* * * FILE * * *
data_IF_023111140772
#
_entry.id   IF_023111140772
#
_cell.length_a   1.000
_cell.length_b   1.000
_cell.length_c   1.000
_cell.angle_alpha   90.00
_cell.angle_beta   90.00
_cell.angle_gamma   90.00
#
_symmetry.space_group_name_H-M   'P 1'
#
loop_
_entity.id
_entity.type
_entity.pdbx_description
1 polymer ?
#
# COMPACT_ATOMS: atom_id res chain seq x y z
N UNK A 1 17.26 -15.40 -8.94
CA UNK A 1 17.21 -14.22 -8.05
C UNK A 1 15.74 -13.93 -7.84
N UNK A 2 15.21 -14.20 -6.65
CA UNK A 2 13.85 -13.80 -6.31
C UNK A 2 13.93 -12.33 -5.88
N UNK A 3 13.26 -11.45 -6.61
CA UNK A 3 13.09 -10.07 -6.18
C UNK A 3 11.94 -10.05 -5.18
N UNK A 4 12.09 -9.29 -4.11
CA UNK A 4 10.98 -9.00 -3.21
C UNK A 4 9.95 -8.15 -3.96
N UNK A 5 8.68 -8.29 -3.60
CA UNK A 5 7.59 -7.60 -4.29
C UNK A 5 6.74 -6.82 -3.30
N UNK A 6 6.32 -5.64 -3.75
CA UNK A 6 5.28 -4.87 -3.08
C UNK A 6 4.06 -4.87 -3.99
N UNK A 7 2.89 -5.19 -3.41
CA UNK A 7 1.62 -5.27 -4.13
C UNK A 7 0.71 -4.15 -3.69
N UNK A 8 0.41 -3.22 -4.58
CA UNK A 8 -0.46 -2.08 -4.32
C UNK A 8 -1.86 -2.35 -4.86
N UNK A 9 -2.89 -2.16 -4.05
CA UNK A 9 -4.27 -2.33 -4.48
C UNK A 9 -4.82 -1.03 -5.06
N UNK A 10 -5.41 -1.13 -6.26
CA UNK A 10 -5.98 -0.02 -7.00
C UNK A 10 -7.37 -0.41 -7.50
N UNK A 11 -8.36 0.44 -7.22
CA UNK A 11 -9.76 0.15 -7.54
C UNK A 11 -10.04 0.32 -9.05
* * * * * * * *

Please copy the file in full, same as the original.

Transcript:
data_IF_023111140772
#
_entry.id   IF_023111140772
#
_cell.length_a   1.000
_cell.length_b   1.000
_cell.length_c   1.000
_cell.angle_alpha   90.00
_cell.angle_beta   90.00
_cell.angle_gamma   90.00
#
_symmetry.space_group_name_H-M   'P 1'
#
loop_
_entity.id
_entity.type
_entity.pdbx_description
1 polymer ?
#
# COMPACT_ATOMS: atom_id res chain seq x y z
N UNK A 1 17.26 -15.40 -8.94
CA UNK A 1 17.21 -14.22 -8.05
C UNK A 1 15.74 -13.93 -7.84
N UNK A 2 15.21 -14.20 -6.65
CA UNK A 2 13.85 -13.80 -6.31
C UNK A 2 13.93 -12.33 -5.88
N UNK A 3 13.26 -11.45 -6.61
CA UNK A 3 13.09 -10.07 -6.18
C UNK A 3 11.94 -10.05 -5.18
N UNK A 4 12.09 -9.29 -4.11
CA UNK A 4 10.98 -9.00 -3.21
C UNK A 4 9.95 -8.15 -3.96
N UNK A 5 8.68 -8.29 -3.60
CA UNK A 5 7.59 -7.60 -4.29
C UNK A 5 6.74 -6.82 -3.30
N UNK A 6 6.32 -5.64 -3.75
CA UNK A 6 5.28 -4.87 -3.08
C UNK A 6 4.06 -4.87 -3.99
N UNK A 7 2.89 -5.19 -3.41
CA UNK A 7 1.62 -5.27 -4.13
C UNK A 7 0.71 -4.15 -3.69
N UNK A 8 0.41 -3.22 -4.58
CA UNK A 8 -0.46 -2.08 -4.32
C UNK A 8 -1.86 -2.35 -4.86
N UNK A 9 -2.89 -2.16 -4.05
CA UNK A 9 -4.27 -2.33 -4.48
C UNK A 9 -4.82 -1.03 -5.06
N UNK A 10 -5.41 -1.13 -6.26
CA UNK A 10 -5.98 -0.02 -7.00
C UNK A 10 -7.37 -0.41 -7.50
N UNK A 11 -8.36 0.44 -7.22
CA UNK A 11 -9.76 0.15 -7.54
C UNK A 11 -10.04 0.32 -9.05